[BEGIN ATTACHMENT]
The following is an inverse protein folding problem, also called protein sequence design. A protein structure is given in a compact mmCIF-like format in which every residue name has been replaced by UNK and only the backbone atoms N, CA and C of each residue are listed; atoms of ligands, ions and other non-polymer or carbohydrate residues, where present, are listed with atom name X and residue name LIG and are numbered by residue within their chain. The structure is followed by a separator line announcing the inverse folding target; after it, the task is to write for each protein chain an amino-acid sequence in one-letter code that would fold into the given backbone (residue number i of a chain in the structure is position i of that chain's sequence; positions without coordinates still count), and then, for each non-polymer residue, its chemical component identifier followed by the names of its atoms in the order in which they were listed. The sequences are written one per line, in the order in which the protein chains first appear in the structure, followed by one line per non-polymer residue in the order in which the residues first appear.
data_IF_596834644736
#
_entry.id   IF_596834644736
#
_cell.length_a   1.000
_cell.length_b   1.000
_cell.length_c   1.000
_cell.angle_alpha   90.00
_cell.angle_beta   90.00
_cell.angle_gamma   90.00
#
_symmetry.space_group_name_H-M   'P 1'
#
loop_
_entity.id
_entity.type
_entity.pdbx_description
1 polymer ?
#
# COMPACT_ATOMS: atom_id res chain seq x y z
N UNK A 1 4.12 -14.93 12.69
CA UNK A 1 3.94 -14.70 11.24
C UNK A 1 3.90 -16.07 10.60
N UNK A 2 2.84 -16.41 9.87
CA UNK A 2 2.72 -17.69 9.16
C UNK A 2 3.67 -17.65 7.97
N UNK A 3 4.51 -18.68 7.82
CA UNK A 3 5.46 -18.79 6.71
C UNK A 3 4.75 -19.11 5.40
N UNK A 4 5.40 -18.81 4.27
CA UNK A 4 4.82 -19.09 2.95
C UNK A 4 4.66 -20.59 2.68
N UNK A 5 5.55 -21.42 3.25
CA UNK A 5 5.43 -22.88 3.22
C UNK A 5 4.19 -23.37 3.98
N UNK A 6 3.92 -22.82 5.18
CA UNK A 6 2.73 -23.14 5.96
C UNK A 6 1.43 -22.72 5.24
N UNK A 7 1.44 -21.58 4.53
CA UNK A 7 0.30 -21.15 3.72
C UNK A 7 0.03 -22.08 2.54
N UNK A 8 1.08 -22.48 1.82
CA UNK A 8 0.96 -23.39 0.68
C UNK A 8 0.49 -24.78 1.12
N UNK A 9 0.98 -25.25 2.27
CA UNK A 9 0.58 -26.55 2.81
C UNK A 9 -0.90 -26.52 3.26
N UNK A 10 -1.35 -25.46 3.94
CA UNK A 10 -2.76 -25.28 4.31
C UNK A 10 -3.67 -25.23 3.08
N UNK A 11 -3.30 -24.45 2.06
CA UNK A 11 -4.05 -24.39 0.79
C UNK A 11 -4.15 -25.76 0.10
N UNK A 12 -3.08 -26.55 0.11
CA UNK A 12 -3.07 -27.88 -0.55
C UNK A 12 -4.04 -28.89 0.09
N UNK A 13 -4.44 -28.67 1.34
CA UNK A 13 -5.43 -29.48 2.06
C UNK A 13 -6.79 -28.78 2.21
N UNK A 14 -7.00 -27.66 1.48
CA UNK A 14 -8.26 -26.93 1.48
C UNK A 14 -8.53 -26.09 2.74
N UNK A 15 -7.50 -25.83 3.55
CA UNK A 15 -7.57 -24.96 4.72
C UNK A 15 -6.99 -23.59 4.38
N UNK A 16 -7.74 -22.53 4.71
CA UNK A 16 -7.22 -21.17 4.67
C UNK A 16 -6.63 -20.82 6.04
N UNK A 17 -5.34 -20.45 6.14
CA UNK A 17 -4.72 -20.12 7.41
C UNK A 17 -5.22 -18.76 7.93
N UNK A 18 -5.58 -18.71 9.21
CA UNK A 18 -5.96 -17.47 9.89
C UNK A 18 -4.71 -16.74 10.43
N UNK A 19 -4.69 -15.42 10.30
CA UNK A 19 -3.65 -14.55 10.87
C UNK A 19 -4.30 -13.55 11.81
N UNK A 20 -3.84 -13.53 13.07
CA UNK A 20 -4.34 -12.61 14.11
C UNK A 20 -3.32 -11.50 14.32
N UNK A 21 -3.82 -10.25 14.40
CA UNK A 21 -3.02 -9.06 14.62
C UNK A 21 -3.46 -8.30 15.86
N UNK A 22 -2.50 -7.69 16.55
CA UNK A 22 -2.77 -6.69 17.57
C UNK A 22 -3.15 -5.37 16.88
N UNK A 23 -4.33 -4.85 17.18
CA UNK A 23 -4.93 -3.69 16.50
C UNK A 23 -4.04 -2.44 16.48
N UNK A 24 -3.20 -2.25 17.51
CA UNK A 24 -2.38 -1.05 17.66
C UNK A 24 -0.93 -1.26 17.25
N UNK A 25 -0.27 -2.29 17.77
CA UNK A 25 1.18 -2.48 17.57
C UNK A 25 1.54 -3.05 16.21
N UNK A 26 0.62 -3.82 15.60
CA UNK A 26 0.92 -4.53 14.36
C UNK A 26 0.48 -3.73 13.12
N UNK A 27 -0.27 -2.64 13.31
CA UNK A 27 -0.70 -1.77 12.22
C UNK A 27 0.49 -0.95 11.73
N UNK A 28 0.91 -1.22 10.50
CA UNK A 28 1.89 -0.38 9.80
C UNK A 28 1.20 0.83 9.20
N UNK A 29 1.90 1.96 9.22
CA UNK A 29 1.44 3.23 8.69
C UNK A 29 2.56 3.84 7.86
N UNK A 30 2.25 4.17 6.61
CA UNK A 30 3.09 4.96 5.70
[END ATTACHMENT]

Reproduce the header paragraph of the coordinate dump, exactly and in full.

The following is an inverse protein folding problem, also called protein sequence design. A protein structure is given in a compact mmCIF-like format in which every residue name has been replaced by UNK and only the backbone atoms N, CA and C of each residue are listed; atoms of ligands, ions and other non-polymer or carbohydrate residues, where present, are listed with atom name X and residue name LIG and are numbered by residue within their chain. The structure is followed by a separator line announcing the inverse folding target; after it, the task is to write for each protein chain an amino-acid sequence in one-letter code that would fold into the given backbone (residue number i of a chain in the structure is position i of that chain's sequence; positions without coordinates still count), and then, for each non-polymer residue, its chemical component identifier followed by the names of its atoms in the order in which they were listed. The sequences are written one per line, in the order in which the protein chains first appear in the structure, followed by one line per non-polymer residue in the order in which the residues first appear.